MARCANO: Businesses see social causes differently than lawmakers

It seems that, increasingly, businesses are becoming a firewall against lawmakers who seek to force their value systems on the populace.

I thought about this when Walmart announced it would expand abortion benefits and offer travel support for its employees. The move comes after Dick’s Sporting Goods said it would refund travel expenses, up to $4,000, for employees seeking the procedure.

That’s a big deal in a state like Ohio, which has 172 Walmart stores (38 in southwest Ohio) employing nearly 57,000 people.

There are other issues, too. Some businesses have either stopped selling assault-style weapons and/or increased the age, to 21, to purchase a firearm. Some banks won’t lend money to firms that produce or sell military-style weapons.

The Dayton Chamber of Commerce and other local businesses have strong diversity, equity, and inclusion as well as racial justice programs.

“The Dayton Region’s business community feels a responsibility to stand up for what’s right, and for issues that foster a healthy business environment,” the Dayton Chamber said in a statement. “Diversity, Equity, and Inclusion is an area of focus that’s vital for successful business leaders today.”

What’s going on here?

It’s a question that got Lee Hannah, a political scientist at Wright State, thinking. Businesses have played a role in social issues in the past. For example, the NFL pulled the 1993 Super Bowl out of Arizona when the state initially refused to make Martin Luther King Day an official state holiday (it did in 1992).

And while Hannah said it certainly feels like more businesses are getting involved, it’s hard to quantify because of a lack of research.

But the numbers we have seem to tell the story. More than 400 major businesses, including Apple, Marriott, and Capital One, endorsed the Equality Act, the LGBTQ+ rights legislation. As some states try to restrict voting rights, 150 companies, including Pepsi, Google, and Target, voiced support for new voting rights legislation.

This business activism crystalizes an interesting issue. Politicians make laws they believe will appeal to the most passionate portion of their base — those people who will vote to keep them in power.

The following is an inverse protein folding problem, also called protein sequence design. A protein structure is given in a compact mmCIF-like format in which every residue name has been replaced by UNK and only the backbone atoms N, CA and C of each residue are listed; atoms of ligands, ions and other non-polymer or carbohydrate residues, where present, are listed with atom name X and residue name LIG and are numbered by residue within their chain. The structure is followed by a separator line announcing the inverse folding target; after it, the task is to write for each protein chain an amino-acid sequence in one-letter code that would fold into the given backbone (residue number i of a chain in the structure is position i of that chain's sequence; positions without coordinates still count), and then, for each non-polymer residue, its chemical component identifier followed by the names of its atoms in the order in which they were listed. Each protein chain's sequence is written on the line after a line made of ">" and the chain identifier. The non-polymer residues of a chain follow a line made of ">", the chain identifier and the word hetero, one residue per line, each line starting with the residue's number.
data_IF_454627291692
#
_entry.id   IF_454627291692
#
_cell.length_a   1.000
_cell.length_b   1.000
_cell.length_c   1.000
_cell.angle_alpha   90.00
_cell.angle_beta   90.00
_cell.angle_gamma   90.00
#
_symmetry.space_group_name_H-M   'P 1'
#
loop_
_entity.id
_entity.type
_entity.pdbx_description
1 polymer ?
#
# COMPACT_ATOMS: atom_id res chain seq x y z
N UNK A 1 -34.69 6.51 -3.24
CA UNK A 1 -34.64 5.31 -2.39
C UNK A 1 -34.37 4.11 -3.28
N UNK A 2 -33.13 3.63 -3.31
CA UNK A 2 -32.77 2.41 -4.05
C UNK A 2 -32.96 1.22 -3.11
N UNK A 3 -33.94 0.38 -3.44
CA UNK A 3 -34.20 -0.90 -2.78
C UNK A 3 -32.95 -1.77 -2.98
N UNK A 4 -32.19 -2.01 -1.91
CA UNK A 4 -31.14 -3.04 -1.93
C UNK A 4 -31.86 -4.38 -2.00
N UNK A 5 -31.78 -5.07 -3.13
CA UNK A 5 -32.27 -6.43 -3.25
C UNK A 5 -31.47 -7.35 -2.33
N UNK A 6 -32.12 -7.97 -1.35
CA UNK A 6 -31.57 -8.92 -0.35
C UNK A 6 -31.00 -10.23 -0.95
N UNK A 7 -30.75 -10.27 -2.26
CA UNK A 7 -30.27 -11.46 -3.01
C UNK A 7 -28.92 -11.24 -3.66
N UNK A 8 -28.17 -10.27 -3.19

But businesses have to satisfy a more diverse audience and understand they should reflect the communities they serve, which means a diverse workforce and leadership.

For example, more than 80% of workers, according to one poll, want to work for a company that has a strong DE&I program, an example of how companies address popular social causes.

The businesses “put their neck on the line for policies that are pretty popular,” Hannah noted. “When it comes to … a response to Dobbs or the George Floyd murder, they’re kind of on the side of public opinion.”

There’s another side to this. Some believe that businesses shouldn’t engage in politics or policies the government doesn’t agree with. For example, Florida Gov. Ron DeSantis tried to ban private businesses from holding bias and diversity training in his state, but a federal judge struck down the law as a violation of the First Amendment.

This tug-of-war on social issues sets up a strange dichotomy in which governments can pass unpopular laws on social issues that businesses can find creative ways to work around because that’s what their employees and community expect from them.

“I think in general, kind of across the board, we’ve moved into a place where being apolitical is just not as well received (and) silence is unacceptable,” Hannah said.

It appears that, increasingly, we hear voices of social responsibility coming from businesses that have a larger constituency than those of any state capital. It’s a voice we should pay attention to.

Feel free to send me an email detailing what you think about businesses taking social advocacy roles. I might write a column based on your thoughts.

You know what they say about Karma. My column last Sunday dealt with the importance of being courteous because COVID is so hard to detect. That same morning, I felt lousy, took a test that came back COVID positive. Thank you, Karma.

Ray Marcano’s column appears on these pages each Sunday. He can be reached at

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